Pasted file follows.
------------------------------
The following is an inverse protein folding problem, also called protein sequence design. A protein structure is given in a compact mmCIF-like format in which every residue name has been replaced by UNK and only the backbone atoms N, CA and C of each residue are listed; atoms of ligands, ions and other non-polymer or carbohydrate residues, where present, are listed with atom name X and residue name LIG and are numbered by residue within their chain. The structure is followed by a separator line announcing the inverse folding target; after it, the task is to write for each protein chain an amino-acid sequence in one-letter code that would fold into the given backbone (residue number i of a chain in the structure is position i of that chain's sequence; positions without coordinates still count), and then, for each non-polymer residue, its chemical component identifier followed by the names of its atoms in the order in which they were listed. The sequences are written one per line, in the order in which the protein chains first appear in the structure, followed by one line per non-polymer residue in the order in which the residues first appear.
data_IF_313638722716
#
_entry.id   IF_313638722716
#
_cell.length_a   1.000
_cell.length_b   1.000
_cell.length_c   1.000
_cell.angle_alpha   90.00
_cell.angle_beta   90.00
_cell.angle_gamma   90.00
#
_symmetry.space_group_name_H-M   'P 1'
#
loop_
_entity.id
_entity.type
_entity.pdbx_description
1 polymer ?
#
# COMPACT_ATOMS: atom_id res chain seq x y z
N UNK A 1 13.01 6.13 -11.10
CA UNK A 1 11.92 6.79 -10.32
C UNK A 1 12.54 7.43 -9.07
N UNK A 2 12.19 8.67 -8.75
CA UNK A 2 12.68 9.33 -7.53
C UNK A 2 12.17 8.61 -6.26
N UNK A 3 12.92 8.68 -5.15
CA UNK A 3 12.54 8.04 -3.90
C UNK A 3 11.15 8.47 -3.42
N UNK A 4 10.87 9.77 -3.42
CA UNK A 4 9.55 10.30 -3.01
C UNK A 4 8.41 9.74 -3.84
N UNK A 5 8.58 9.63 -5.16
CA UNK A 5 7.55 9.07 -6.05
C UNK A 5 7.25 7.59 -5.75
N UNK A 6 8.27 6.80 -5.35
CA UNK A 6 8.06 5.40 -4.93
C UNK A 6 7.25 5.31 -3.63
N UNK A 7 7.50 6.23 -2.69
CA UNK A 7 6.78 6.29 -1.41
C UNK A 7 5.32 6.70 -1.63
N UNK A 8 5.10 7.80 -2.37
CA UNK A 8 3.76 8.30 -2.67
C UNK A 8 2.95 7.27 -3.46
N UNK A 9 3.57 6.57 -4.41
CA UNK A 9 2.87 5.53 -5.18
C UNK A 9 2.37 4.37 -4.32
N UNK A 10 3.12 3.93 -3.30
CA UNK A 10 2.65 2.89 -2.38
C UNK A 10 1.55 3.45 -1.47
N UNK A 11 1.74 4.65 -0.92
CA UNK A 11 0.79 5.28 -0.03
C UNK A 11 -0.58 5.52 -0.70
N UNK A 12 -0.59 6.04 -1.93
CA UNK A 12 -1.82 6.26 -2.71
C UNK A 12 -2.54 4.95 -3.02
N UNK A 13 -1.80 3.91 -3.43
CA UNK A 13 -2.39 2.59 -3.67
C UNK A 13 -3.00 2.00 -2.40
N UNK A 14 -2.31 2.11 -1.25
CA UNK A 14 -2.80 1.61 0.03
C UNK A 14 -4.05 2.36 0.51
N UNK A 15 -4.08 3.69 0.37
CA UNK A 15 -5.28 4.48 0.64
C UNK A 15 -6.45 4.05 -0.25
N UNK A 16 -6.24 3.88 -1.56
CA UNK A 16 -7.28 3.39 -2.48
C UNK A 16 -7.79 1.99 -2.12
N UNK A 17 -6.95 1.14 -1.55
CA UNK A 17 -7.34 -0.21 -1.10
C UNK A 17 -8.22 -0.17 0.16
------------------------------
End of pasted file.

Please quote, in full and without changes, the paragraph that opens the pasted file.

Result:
The following is an inverse protein folding problem, also called protein sequence design. A protein structure is given in a compact mmCIF-like format in which every residue name has been replaced by UNK and only the backbone atoms N, CA and C of each residue are listed; atoms of ligands, ions and other non-polymer or carbohydrate residues, where present, are listed with atom name X and residue name LIG and are numbered by residue within their chain. The structure is followed by a separator line announcing the inverse folding target; after it, the task is to write for each protein chain an amino-acid sequence in one-letter code that would fold into the given backbone (residue number i of a chain in the structure is position i of that chain's sequence; positions without coordinates still count), and then, for each non-polymer residue, its chemical component identifier followed by the names of its atoms in the order in which they were listed. The sequences are written one per line, in the order in which the protein chains first appear in the structure, followed by one line per non-polymer residue in the order in which the residues first appear.